October 2012

Catching Lithium Ions in Action in a Battery Electrode

New microscopy with nanometer-sized resolution may bring revolutionary new understanding to energy storage technologies.

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Image courtesy of Oak Ridge National Laboratory

Spatially resolved activation energy map overlaid with sample topography for Li-ion transport in LiCoO2 thin film cathode material with nm resolution. The average activation energy can be extracted to 0.26 eV, which fits well with macroscopic measurements and theoretical calculations.

The Science

We can now measure and understand, for the first time, Li-ion diffusion and electrochemical reactions on a nano-metric scale. New electrochemical strain microscopy (ESM) has been developed and used to measure Lithium-ion activation energies with nano-meter resolution, revealing important new findings.

The Impact

The performance of current Lithium-ion batteries has been well below the theoretical limits and expectations of practical applications, because we could not measure and understand the fundamentals of charge storage on a nano-scale. This new capability promises to bring a significant new understanding to these limiting properties.

Summary

A new scanning probe technique has led to the first measurements of the activation energy for Li-ion transport with nanometer resolution in the battery electrode material LiCoO2. Understanding ionic transport at the level of individual grains and grain facets is of great importance in improving future energy storage (battery) energy and conversion (fuel cell) devices. Until now, activation energies for ionic transport have been actively explored by electrochemical techniques on the macroscopic and device level, allowing only average values for the activation energy to be determined. In this work, temperature-dependent electrochemical strain microscopy (ESM) is used to measure the activation energy of Li-ion transport in LiCoO2 thin films on the nanometer scale, bridging the lengths scales of atomistic calculations and traditional macroscopic experiments. By understanding the local picture of Li-ion transport in electrode materials and its correlation with the microstructure, a better understanding of ionic flow through a battery can be developed, as is required for future improvements in battery technologies.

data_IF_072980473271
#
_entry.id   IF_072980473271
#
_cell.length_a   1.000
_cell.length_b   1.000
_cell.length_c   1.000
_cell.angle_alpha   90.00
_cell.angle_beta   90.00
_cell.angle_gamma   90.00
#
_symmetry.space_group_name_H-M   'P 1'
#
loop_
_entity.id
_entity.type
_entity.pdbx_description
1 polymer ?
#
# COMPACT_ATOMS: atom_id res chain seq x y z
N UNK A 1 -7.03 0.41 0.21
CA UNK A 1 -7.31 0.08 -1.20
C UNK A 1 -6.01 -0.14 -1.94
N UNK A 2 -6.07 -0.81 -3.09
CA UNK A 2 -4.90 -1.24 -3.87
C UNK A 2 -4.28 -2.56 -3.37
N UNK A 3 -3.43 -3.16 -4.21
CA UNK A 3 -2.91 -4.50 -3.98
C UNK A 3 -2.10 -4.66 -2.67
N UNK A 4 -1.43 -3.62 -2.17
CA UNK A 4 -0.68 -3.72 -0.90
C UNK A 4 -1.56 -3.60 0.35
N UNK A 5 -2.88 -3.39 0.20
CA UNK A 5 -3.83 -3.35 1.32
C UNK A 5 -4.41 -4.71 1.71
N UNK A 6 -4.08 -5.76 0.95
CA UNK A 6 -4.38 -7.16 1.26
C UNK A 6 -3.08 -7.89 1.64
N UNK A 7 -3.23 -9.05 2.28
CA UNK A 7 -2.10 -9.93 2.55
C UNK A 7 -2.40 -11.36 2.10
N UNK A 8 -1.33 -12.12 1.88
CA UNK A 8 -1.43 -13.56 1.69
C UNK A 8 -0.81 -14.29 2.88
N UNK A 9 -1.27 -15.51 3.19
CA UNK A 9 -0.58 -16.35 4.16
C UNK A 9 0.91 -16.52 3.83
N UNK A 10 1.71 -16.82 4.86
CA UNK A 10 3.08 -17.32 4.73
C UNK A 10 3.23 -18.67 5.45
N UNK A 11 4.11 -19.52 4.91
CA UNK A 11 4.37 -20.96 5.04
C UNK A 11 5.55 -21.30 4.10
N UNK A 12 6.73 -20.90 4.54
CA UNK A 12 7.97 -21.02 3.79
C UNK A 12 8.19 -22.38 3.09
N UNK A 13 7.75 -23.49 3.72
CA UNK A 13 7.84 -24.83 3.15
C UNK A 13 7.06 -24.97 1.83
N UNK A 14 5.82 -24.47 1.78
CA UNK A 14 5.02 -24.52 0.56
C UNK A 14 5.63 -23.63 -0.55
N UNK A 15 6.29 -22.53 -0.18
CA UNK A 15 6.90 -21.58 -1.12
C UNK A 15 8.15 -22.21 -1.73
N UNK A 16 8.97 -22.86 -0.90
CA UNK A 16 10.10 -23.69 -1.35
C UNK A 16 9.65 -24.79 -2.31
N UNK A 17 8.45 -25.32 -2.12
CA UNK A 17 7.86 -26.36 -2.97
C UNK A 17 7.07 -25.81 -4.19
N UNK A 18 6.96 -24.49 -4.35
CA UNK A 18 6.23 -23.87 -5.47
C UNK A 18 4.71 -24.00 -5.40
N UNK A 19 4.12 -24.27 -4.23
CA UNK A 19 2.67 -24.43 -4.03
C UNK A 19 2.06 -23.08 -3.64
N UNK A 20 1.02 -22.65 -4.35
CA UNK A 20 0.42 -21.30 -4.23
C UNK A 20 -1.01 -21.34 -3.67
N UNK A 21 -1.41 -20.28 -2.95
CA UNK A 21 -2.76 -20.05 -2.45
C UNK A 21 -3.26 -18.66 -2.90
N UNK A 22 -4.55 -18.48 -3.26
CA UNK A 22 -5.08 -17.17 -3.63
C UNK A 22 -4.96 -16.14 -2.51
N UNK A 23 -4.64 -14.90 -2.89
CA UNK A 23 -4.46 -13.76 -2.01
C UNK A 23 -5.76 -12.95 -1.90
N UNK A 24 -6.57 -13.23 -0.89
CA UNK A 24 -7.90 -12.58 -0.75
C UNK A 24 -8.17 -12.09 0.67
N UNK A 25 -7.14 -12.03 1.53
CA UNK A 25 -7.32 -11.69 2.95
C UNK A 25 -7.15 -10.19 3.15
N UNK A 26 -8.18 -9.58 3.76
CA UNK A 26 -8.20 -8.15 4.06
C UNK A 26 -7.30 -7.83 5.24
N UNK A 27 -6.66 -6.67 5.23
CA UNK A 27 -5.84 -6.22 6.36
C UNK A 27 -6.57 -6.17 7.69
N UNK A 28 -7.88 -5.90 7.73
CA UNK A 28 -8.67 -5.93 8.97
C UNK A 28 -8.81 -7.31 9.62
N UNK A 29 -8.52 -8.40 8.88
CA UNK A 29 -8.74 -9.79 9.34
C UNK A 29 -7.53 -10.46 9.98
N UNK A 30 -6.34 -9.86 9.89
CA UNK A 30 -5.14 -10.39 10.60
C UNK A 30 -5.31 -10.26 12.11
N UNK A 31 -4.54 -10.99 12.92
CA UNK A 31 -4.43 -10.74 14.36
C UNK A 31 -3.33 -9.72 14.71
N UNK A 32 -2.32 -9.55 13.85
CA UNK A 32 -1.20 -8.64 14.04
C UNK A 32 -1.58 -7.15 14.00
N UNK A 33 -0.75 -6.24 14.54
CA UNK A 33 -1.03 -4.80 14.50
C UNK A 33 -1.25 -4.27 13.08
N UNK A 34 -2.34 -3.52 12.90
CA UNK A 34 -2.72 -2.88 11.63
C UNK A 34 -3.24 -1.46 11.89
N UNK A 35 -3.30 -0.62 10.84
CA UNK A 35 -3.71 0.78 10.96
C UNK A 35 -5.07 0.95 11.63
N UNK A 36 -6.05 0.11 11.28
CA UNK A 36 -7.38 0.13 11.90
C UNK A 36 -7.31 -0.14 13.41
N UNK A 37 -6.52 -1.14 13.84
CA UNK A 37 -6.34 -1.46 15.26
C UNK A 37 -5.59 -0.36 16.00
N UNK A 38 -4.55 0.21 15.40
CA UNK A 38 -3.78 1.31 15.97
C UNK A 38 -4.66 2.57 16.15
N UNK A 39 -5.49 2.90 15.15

Contact

Nina Balke
Associate Research
Staff Member Oak Ridge National Laboratory
P. O. Box 2008
Oak Ridge, TN 37831-6487
balken@ornl.gov

Funding

Basic Research: Office of Science Basic Energy Sciences (BES) program, Materials Sciences and Engineering Division (MSE) and Scientific User Facilities Division (SUF).

Applied Research: Office of Energy Efficiency and Renewable Energy, Vehicle Technologies Program (provided samples for characterization)

Publications

N. Balke, S. Kalnaus, C. Daniel, N. J. Dudney, S. Jesse, S. V. Kalinin, Local Detection of Activation Energy for Ionic Transport in Lithium Cobalt Oxide, Nano Lett. 12, 3399-3403 (2012).

Highlight Categories

Program: BES, MSE, SUF

Performer/Facility: DOE Laboratory, SC User Facilities, BES User Facilities, CNMS, ShaRE

Additional: Collaborations, EERE

Last modified: 5/2/2013 4:32:15 PM